London, Paris, Singapore and London have been ranked as the top three performing cities in the world for their integration of green buildings into the city in a recent white paper, Top 10 Cities For Global Green Buildings

Published by market strategist, Solidiance, the white paper ranks 10 global cities - Beijing, Dubai, Hong Kong, London, New York, Paris, Shanghai, Singapore, Sydney and Tokyo - on their green buildings’ performance. Each city was assessed on its green building policies and targets; adoption of green building certification and construction projects; and the efficient performance of the city’s built environment.

According to the Solidiance, the three top cities are advanced in the adoption of new and existing green buildings, and experience a high level of green building activity. Green buildings are doubling every year worldwide and London has become a central hub for green building construction.

London and Paris scored highly in the total number and percentage of green buildings. More than two thirds (68%) of all London buildings are green as are 64% of Paris buildings. Only Singapore has more than London’s 1,729 green buildings. But a lack of city-wide performance goals is preventing London from becoming the overall global leader in green buildings.

With buildings accounting for around 40% of global energy use and 30% of city-wide emissions, the UK was the first country to introduce a green building certification system (BREEAM) as a way to benchmark the efficiency measures of modern buildings. But its energy consumption and emissions are higher than that of Paris. Buildings in London are currently using 101,228 gigawatts and emitting 32m metric tonnes of CO2 annually, compared 15,050 gigawatts and 2m metric tonnes emitted by buildings in Paris.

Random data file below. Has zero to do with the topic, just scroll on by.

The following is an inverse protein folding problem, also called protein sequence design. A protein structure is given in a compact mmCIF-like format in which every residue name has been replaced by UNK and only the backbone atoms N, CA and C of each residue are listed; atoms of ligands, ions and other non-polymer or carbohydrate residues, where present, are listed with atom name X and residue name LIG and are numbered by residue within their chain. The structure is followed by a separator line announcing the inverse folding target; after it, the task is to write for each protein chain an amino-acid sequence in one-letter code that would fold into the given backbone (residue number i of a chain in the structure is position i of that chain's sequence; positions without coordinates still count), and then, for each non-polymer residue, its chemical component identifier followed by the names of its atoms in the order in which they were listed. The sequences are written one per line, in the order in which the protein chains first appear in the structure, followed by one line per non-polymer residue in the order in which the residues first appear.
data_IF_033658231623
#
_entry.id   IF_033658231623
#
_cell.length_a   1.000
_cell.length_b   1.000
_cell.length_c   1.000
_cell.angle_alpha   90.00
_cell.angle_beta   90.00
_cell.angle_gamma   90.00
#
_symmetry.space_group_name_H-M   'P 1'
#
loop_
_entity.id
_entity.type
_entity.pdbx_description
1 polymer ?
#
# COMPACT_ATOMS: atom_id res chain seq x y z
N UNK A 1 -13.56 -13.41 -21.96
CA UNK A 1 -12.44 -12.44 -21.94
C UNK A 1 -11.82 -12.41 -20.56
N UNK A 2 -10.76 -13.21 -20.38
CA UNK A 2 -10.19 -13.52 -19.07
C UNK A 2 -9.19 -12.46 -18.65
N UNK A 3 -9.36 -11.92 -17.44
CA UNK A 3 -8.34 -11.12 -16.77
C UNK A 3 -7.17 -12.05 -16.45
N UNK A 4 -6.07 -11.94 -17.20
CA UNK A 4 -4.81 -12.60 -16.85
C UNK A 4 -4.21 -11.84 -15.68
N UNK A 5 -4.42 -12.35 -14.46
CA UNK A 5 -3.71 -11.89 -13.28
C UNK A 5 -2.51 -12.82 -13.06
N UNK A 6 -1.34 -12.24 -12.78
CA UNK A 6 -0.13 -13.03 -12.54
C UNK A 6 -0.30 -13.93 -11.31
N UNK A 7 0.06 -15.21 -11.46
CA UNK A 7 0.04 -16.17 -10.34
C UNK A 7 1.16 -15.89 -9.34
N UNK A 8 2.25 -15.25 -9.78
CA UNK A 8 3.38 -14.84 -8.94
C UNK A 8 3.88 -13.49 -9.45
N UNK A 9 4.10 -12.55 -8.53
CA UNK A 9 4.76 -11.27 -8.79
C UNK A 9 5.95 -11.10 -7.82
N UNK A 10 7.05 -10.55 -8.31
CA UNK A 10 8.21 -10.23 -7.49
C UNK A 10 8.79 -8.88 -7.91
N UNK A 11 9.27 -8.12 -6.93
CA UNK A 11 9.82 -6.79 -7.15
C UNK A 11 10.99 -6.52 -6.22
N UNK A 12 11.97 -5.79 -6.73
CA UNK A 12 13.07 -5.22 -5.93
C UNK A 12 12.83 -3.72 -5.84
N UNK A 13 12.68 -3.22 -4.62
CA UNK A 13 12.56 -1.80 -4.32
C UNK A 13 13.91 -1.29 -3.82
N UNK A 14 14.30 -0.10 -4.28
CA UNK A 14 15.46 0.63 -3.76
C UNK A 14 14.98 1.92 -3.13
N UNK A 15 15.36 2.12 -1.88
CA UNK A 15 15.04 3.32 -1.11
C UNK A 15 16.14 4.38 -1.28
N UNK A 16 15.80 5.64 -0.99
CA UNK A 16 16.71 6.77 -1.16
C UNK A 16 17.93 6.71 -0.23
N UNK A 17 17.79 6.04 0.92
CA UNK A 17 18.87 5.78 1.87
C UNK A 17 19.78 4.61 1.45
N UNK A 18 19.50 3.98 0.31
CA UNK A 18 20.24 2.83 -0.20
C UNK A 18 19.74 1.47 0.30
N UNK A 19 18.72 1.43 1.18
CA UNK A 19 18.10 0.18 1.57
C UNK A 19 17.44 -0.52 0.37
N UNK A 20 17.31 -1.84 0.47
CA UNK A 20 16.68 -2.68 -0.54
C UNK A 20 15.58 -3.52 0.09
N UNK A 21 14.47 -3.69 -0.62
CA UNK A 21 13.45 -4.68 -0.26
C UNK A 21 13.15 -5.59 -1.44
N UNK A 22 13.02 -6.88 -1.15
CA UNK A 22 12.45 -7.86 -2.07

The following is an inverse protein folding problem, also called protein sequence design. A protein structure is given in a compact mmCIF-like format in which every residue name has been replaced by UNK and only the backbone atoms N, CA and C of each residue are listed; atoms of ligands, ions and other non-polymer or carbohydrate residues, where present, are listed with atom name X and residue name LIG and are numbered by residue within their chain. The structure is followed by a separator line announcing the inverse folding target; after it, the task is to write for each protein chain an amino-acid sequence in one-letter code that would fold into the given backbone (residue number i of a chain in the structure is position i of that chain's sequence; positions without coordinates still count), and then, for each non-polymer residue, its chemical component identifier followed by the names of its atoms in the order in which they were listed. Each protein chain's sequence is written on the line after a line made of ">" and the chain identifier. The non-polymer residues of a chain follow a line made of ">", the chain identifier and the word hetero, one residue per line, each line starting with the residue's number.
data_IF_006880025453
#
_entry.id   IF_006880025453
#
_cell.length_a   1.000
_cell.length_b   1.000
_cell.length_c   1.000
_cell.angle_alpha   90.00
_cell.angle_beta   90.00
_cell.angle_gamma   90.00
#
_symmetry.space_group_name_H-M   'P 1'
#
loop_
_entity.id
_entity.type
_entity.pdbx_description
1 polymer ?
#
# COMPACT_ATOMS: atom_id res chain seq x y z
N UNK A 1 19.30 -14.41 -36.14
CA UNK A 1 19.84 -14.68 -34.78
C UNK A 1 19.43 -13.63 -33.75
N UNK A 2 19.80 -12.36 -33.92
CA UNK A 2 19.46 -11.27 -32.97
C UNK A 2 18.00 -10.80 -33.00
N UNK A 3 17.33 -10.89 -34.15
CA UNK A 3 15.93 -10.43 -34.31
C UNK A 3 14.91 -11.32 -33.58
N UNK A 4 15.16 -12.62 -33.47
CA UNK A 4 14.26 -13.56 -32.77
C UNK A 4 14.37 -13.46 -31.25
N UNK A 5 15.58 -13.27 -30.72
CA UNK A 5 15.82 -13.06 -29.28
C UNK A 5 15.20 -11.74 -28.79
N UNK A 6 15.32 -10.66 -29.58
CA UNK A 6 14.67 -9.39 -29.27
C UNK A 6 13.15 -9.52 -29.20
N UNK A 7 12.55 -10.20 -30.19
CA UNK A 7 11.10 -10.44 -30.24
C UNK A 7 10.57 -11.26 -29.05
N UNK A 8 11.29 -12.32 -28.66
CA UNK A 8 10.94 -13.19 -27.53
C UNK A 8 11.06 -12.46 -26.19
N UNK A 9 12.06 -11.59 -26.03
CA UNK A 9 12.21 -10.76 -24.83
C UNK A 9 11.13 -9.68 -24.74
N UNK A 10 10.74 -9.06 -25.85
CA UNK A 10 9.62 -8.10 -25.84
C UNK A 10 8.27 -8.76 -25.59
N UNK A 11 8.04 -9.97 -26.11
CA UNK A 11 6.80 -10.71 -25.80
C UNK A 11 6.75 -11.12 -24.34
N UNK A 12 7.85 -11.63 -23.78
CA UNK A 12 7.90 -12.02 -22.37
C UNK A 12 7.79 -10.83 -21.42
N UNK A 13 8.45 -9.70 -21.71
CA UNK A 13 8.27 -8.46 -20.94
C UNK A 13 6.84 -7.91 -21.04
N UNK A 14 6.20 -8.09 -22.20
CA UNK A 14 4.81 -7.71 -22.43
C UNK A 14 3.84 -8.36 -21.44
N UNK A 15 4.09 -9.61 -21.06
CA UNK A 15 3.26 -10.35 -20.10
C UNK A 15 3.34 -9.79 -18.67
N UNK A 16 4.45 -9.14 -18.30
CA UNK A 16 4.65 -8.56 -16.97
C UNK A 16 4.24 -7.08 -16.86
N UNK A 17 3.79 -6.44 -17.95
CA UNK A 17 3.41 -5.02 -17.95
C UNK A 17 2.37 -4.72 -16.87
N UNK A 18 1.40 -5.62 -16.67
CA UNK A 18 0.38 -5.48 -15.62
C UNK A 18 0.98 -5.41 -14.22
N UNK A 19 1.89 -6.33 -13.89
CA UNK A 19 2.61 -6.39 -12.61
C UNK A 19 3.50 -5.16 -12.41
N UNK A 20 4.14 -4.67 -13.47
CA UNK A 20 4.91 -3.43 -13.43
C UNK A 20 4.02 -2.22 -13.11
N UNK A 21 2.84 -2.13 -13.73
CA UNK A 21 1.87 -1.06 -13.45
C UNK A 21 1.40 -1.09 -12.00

The white paper attributes France’s world-leading green infrastructure to the country’s willingness to set quantifiable targets for energy efficiency and performance in buildings, whereas other cities, including London, are still focusing on activity-based goals such as the number of certifications issued.

However, public bodies are co-ordinating with the private sector to reduce London’s carbon dioxide emissions, an initiative that is encouraged by the Green Organisations Programme. The UK government has also set a national target that requires all new homes built from 2016 and all new non-domestic buildings from 2019 to be carbon-zero.

Developers of new buildings also have to comply with the mayor’s energy policies.

Commenting on the findings of the white paper, James Nadin, a partner in the property investor group, said: “Given the growing evidence that green buildings pay - through reduced obsolescence, higher rental growth, quicker lettings/sales for property investors and reduced operating costs for tenant - it is encouraging to see London performing well against other global cities. But is clear from the report that more needs to be done and it is hoped that the recent EU referendum doesn’t put the brakes on the drive to make London more sustainable.

“While it might be tempting, in the wake of Brexit and the resulting uncertainty in the real estate market, to make savings by reducing investment in green initiatives, this could be short sighted. As Sarah Ratcliffe, programme director at the Better Buildings Partnership, commented to Property Week in October 2015 “green is the new prime.” Continued investment in sustainability should be part of any strategy to protect income and capital values.”

Top 10 Cities For Global Green Buildings can be found here (pdf).